Seventeen years ago today marks one of the most horrific tragedies within our great Nation that will forever replay in my mind. I was 11 years old when we had an indoor recess for a reason unexplained, then, after recess, we gathered into one classroom where my principal broke the news. I was shocked, sad, and moreover, scared of what could happen next. I remember running to my father, crying as I leaped into his arms. He soothed me, told me we were safe where we were and, the next day, he and my mother kept us home to talk to us about the attacks and why some people don't like Americans. I remember sitting there on the couch with my brothers, speechless.
I remember less than a year later, on a family vacation, driving into Washington D.C. and seeing the construction work being done on the Pentagon, how much damage there still was over six months later. Then a few years later, seeing United 93, a film based off of the events of the passengers who took control of the plane that had been hijacked and brought down in a field in Pennsylvania. Though they lost their lives, they will always be remembered as heroes, those who sacrificed willingly to save others.
I have been to the monument and seen the Freedom Tower in all of her glory, gleaming with the sunlight reflecting off of her, standing strong and proud as though to remind the world that we will always rise again no matter how hard we're hit. I've seen the pools, rushing with water and etched with the names of all those we lost, forever immortalized in marble with flowers, American flags, and memorabilia left by family, friends, and anonymous tourists. I remember people walking, running, and chirping with conversations, the rushing water, and the general sounds of taxis and birds chirping. People carried on and read plaques as other took photographs, asked questions in tour groups, and even said prayers for those we lost that fateful day.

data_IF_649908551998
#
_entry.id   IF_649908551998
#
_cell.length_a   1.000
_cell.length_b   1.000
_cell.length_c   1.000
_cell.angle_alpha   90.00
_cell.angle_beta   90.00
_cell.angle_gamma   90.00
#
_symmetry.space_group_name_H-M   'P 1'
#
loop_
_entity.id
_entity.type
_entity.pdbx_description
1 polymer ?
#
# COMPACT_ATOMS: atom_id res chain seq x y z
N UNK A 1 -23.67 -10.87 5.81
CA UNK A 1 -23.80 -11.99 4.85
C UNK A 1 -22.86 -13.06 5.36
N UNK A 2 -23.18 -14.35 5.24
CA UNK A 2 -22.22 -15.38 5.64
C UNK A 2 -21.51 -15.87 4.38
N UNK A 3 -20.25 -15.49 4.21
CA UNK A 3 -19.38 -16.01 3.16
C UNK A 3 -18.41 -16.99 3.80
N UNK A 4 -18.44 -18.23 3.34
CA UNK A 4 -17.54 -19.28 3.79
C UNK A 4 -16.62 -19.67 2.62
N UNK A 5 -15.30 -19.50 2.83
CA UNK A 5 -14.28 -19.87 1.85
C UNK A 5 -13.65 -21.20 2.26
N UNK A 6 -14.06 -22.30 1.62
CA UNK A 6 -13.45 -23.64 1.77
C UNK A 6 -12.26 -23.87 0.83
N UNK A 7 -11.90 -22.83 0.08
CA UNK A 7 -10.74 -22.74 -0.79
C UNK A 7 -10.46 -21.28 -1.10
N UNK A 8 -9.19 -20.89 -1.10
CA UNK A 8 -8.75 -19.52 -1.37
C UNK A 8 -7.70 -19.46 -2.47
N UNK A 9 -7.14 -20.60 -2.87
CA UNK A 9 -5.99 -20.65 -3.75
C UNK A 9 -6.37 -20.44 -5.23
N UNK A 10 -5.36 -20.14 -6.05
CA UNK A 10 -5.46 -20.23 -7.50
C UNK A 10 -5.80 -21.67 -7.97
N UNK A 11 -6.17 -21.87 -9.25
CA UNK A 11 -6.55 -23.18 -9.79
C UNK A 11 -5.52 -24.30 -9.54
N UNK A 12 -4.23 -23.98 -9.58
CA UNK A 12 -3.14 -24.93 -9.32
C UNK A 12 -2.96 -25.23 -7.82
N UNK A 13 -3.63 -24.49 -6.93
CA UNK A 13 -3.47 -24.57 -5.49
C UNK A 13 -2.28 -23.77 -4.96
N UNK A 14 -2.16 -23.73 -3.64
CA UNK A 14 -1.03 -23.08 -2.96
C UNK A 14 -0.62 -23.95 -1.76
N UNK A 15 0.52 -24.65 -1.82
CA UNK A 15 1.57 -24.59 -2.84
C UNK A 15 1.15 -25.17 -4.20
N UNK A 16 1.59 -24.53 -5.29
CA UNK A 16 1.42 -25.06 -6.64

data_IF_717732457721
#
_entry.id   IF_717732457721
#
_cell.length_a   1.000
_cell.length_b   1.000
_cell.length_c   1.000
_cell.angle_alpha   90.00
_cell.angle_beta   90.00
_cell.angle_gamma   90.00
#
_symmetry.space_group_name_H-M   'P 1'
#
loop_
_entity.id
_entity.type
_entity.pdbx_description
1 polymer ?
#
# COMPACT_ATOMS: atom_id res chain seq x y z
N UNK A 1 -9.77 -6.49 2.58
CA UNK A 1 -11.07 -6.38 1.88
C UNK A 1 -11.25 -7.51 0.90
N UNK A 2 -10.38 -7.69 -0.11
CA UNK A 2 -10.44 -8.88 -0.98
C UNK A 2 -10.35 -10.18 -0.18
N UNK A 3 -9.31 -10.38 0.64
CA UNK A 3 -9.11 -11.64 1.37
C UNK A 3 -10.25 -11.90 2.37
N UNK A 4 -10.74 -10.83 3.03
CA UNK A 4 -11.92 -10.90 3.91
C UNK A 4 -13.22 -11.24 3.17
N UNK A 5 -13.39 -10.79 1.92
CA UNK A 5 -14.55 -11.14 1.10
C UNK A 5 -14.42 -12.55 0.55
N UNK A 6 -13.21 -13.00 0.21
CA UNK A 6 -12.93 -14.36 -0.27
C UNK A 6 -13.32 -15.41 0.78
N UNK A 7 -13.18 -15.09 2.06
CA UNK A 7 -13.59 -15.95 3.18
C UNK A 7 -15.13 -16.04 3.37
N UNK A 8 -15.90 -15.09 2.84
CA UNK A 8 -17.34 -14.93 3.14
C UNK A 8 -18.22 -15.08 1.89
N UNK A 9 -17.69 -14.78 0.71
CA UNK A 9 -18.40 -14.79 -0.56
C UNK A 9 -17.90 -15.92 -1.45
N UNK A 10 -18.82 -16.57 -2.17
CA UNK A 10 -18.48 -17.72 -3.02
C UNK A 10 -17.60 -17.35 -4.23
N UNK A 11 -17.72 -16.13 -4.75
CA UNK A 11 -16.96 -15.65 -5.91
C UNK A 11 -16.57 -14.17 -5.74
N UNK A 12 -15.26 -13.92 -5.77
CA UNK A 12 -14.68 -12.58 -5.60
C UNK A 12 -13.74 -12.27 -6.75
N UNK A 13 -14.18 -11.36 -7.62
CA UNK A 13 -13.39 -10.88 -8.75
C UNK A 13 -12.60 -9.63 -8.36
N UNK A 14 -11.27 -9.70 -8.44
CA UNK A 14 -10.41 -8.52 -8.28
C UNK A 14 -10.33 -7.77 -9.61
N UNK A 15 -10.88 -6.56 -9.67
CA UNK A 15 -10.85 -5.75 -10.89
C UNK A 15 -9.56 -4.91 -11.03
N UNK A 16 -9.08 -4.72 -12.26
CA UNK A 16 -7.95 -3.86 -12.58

Due to the tragic events of 9/11, this memorial stands, but it also stands for the strength and resiliency of Americans. It stands for our ability to get back up after we've been dealt a severe blow, and it stands to remember those who died as they were before they left us, to remember their laughter, their jokes, their delicious recipes at the holidays, and the way they loved as well as the way they lived. So go ahead, take a photo, smile and don't be afraid to laugh. As we remember, we carry on, and we remember why this nation is so great.
We came together that day; we stood side-by-side and fought back. We didn't categorize based on race or ethnicity, on gender or sexual orientation. We were only one thing: Americans, as we have been for centuries. But sadly, today, we stand divided and we will continue to be until someone reaches a hand across the red line. We have differences, but we should celebrate them rather than point them out and make them the cause for such discontent within our borders. We all have a beating heart; we all have a mind and a pair of hands. Let's put them to good use and build just as we built the Freedom Tower.
As an American, 9/11 will always stay with me, the images etched into my mind as those names are etched into the marble. But that tragic day became a part of me as I became more resilient, more patriotic, and stronger after seeing our reaction and the construction of the Freedom Tower; despite the hurt, the sadness and devastation, we stood up, we held our heads high on the world stage and we brought those responsible for such bloodshed to justice. What September 11th means to me is to continue to uphold the American tradition of extending a hand to my neighbors and standing strong in the face of adversity.